The World Health Organization has added a mysterious disease to its already deadly roster of maladies like Ebola, Zika and SARS.
“Disease X” is not exactly new, as this killer pathogen is a so-called “known unknown” that could be created by biological mutations, like what happened with Spanish Flu or HIV, The New York Post reports. This disease could also be hatched by big events like a terrorist act, or smaller incidences like car accidents.
WHO says of the newest member on the list of nine diseases that may cause a worldwide epidemic,
Disease X represents the knowledge that a serious international epidemic could be caused by a pathogen currently unknown.
By placing this mystery illness on the “List of Blueprint priority diseases,” alongside conditions such as MERS and the Marburg Virus, WHO acknowledges that infectious diseases can happen anytime, and are highly unpredictable.
This is not to scare people, WHO adds, but to motivate public health authorities around the world to prepare for all kinds of threats, not just those that are predictable. Marion Koopmans, WHO adviser, said, “The intensity of animal and human contact is becoming much greater as the world develops. This makes it more likely new diseases will emerge, but also modern travel and trade make it much more likely they will spread.”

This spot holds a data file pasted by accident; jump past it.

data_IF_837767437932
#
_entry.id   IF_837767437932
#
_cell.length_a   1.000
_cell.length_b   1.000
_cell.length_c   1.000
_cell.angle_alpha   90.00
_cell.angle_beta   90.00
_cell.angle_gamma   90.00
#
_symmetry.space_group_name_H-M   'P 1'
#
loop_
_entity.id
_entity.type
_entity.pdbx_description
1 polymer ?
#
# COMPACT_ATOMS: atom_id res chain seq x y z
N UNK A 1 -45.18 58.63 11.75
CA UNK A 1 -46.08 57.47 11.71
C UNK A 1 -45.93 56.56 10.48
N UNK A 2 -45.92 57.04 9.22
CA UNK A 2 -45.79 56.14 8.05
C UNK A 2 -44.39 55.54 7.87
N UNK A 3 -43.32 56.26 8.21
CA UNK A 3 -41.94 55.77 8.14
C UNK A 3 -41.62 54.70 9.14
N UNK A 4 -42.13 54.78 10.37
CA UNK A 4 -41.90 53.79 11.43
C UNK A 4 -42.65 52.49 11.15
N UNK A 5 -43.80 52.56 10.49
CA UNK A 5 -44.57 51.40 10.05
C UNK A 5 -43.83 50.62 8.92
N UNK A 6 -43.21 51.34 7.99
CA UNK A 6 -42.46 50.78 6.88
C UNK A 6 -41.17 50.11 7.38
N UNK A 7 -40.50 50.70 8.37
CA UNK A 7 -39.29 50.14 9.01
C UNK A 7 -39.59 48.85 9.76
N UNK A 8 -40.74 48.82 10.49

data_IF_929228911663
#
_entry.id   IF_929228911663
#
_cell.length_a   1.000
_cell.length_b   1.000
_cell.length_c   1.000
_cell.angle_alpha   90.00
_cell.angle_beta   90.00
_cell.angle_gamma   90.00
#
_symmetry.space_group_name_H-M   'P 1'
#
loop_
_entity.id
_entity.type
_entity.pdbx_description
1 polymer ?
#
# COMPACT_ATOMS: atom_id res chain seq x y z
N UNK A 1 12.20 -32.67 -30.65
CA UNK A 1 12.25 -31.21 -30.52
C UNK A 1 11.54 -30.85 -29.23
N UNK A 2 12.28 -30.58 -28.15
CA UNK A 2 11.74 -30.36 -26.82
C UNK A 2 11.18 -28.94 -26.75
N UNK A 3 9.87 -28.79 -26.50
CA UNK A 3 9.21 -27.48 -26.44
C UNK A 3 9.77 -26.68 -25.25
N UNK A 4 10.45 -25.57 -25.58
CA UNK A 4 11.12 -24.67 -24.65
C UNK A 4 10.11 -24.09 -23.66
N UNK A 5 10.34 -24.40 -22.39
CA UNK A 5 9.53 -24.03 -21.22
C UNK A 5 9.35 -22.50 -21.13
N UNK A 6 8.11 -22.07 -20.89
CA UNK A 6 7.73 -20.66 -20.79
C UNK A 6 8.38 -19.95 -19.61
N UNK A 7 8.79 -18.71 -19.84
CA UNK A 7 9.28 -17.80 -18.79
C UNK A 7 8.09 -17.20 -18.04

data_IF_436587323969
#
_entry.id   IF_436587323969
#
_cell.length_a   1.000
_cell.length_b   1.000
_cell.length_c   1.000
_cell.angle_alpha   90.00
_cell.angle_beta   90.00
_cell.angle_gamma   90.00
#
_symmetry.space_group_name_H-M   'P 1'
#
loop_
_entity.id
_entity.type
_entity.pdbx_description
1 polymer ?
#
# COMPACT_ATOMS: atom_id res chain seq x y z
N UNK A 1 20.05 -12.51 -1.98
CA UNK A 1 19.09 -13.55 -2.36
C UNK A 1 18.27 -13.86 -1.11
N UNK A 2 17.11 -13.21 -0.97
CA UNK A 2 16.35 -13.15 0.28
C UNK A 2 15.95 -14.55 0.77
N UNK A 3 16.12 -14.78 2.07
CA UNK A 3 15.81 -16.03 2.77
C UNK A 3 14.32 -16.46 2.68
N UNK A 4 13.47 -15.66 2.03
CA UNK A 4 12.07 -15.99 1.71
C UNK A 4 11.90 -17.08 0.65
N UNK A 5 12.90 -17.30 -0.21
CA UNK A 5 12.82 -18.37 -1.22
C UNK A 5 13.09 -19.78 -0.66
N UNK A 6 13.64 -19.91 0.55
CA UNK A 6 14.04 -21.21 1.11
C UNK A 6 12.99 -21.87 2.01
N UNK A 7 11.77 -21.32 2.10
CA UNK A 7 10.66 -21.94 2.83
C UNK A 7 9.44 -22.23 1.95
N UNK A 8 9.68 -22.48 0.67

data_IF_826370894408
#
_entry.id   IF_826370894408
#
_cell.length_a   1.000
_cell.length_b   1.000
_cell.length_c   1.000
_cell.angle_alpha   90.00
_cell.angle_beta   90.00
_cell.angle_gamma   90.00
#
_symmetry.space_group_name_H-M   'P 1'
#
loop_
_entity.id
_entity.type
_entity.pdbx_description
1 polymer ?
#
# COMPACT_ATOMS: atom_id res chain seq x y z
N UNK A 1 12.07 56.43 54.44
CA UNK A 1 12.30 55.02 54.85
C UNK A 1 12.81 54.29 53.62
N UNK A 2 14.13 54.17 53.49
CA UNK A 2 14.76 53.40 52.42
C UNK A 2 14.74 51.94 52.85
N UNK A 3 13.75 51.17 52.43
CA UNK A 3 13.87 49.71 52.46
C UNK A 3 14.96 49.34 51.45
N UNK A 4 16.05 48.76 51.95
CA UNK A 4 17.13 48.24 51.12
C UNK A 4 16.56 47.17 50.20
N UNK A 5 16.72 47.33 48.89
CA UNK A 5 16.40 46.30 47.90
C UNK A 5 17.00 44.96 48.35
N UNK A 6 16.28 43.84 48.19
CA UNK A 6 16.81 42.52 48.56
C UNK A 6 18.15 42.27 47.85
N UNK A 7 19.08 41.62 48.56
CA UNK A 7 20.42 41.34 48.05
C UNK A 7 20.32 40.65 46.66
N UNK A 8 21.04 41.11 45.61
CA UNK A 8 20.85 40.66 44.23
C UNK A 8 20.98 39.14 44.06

This is the first time that Disease X has made the list, during a convention of experts on viruses, bacteria and infectious diseases. Epidemics can strike anywhere, anytime, like with Zika’s sudden rise throughout South America and the Caribbean a few years ago.
Now, with technology and modern medicine, developing biological weapons has become so much easier. For example, an unknown nerve agent was reportedly used in an assassination attempt on a British spy and his daughter last week. North Korea was also suspected of using nerve agents to kill Kim Jong-un’s half-brother last year.
Man-made biological weapons like viruses and bacteria are much harder for the human body to defeat, since there is no natural immunity to these.